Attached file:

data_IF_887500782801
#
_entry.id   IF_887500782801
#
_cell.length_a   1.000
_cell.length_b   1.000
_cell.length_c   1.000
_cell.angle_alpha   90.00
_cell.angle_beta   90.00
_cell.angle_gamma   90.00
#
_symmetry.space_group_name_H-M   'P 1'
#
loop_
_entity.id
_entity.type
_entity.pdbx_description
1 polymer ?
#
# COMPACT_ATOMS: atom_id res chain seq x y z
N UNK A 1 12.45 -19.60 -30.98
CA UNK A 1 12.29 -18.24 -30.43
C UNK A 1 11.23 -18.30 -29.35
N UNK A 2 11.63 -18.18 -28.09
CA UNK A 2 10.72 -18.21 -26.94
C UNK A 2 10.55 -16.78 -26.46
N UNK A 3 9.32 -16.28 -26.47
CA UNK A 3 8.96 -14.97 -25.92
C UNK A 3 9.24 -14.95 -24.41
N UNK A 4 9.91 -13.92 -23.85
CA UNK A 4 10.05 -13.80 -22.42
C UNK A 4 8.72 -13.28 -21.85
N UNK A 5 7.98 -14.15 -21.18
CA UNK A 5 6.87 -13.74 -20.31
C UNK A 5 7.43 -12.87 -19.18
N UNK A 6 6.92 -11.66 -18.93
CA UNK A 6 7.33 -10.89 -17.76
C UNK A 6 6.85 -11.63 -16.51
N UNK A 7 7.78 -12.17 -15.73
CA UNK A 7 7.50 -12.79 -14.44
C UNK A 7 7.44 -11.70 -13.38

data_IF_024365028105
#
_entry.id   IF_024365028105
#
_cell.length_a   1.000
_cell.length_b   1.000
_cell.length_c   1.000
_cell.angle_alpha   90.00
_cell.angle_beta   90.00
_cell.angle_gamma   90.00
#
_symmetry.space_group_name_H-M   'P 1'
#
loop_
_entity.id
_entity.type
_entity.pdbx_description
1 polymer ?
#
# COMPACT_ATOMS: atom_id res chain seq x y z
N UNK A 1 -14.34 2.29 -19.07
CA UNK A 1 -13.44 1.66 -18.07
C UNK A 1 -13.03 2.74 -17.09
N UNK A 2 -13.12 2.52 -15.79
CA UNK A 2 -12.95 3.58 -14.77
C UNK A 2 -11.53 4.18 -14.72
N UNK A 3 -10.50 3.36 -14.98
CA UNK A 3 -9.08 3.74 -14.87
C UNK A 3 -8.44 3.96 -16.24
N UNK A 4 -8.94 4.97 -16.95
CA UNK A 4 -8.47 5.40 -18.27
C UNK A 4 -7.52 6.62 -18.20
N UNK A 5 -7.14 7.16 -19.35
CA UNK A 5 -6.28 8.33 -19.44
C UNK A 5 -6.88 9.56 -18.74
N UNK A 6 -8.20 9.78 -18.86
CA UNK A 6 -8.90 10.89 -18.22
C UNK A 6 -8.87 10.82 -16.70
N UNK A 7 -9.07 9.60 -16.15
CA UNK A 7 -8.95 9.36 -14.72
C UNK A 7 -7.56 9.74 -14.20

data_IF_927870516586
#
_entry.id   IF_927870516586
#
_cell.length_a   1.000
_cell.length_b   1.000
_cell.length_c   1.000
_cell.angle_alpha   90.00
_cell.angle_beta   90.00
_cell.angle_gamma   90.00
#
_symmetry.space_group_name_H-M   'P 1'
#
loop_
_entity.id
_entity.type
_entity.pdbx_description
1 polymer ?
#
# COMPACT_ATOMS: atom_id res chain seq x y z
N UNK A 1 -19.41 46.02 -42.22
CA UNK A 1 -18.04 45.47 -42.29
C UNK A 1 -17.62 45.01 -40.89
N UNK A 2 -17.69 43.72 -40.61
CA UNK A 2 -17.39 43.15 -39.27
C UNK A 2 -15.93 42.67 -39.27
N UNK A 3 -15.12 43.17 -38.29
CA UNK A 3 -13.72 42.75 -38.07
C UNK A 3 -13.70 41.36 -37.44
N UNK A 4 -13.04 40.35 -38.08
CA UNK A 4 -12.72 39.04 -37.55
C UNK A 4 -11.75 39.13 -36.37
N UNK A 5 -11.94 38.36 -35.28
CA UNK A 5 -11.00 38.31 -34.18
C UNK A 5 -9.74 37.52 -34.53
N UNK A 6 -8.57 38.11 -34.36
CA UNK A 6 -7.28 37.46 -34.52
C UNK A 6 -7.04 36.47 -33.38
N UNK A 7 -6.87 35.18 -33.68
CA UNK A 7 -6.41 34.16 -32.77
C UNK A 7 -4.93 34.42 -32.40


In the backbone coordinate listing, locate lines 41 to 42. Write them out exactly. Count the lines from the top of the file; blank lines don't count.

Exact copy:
C UNK A 7 7.44 -11.70 -13.38

data_IF_024365028105